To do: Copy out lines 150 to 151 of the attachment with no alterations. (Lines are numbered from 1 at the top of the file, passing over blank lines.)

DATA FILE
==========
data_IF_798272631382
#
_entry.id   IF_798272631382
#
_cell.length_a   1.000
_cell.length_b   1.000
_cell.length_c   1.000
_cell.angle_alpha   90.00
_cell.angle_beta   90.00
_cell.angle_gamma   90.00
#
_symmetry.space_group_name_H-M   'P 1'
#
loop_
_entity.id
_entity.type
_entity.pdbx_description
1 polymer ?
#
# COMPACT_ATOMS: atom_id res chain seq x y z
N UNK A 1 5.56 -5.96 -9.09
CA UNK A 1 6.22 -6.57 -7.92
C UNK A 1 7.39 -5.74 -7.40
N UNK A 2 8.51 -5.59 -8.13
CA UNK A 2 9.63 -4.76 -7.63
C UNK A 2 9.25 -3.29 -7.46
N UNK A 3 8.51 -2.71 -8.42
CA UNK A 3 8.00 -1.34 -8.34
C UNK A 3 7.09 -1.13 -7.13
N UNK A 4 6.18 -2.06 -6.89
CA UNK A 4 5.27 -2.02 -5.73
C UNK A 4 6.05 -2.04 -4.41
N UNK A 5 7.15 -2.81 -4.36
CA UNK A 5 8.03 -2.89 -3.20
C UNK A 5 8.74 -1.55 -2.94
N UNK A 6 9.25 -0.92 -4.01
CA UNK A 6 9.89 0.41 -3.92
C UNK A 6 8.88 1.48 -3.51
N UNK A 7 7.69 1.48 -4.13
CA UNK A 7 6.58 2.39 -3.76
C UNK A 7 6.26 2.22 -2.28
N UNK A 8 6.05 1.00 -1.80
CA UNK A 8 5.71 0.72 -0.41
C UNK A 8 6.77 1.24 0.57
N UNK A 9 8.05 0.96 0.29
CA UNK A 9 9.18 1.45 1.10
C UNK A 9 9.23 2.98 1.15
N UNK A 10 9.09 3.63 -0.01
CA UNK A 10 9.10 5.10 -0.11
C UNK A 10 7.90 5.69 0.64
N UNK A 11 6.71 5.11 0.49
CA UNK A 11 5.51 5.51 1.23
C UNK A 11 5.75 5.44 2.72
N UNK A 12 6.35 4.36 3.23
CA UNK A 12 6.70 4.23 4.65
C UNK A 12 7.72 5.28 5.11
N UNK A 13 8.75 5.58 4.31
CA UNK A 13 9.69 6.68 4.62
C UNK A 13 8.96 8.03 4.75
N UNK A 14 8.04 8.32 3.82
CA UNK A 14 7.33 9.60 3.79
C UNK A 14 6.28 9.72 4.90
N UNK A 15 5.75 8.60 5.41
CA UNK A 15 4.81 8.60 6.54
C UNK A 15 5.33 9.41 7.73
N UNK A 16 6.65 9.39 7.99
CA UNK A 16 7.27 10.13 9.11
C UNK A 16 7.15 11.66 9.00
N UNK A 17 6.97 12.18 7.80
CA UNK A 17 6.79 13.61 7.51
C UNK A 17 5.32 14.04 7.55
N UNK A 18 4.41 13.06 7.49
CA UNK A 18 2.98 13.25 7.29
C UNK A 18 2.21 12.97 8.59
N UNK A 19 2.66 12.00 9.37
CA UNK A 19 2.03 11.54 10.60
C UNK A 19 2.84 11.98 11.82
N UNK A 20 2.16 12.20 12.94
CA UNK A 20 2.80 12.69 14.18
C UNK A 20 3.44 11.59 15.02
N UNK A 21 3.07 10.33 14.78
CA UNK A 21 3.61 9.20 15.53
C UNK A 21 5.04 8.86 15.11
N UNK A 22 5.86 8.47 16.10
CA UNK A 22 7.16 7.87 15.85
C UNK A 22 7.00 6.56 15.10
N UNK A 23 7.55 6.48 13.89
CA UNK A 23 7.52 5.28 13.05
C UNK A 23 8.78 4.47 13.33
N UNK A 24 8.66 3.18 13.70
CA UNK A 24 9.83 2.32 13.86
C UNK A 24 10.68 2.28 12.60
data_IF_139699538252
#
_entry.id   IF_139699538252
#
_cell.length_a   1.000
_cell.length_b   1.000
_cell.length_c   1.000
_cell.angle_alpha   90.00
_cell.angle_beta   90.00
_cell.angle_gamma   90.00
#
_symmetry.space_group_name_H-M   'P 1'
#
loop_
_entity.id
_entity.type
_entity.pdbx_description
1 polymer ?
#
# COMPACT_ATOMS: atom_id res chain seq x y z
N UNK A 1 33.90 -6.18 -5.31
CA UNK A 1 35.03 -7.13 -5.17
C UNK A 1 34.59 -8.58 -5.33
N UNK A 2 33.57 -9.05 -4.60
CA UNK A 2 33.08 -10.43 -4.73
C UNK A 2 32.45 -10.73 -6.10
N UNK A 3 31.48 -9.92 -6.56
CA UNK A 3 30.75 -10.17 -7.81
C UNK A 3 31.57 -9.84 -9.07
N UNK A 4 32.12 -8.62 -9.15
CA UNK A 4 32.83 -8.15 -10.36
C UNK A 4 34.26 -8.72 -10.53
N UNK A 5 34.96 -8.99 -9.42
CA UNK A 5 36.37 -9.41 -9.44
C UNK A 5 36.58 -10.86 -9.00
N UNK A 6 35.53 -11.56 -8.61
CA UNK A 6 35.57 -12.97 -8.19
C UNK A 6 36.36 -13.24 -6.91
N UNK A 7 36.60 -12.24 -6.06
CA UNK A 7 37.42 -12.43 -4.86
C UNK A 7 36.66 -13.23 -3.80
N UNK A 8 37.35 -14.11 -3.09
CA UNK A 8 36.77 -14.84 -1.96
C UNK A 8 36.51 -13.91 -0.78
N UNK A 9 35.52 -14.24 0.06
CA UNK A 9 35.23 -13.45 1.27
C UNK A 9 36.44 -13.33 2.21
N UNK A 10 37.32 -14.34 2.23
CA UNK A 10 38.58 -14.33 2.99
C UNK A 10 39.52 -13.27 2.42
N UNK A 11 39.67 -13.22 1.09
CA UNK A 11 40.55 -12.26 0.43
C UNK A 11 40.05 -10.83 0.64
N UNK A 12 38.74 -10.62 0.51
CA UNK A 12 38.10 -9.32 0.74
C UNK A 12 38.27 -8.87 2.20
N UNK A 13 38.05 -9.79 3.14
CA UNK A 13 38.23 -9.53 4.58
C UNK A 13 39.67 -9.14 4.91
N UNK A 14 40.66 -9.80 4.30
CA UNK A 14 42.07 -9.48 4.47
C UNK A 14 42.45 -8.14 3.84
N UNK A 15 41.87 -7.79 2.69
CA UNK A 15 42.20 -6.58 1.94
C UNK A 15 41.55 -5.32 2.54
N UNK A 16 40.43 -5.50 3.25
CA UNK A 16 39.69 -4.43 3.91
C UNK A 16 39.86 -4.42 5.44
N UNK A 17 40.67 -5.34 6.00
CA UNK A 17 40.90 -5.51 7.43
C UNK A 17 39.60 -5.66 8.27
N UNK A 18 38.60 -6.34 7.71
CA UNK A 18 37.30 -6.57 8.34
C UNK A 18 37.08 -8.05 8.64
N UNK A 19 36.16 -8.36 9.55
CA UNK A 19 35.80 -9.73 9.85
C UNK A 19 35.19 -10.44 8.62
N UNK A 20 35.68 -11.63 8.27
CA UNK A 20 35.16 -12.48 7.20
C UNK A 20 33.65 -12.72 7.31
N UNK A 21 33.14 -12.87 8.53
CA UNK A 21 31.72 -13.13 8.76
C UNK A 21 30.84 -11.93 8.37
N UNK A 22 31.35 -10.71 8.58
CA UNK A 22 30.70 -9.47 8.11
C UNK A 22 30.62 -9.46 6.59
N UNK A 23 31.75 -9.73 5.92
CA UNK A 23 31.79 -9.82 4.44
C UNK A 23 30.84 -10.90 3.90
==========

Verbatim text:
CA UNK A 13 38.23 -9.53 4.58
C UNK A 13 39.67 -9.14 4.91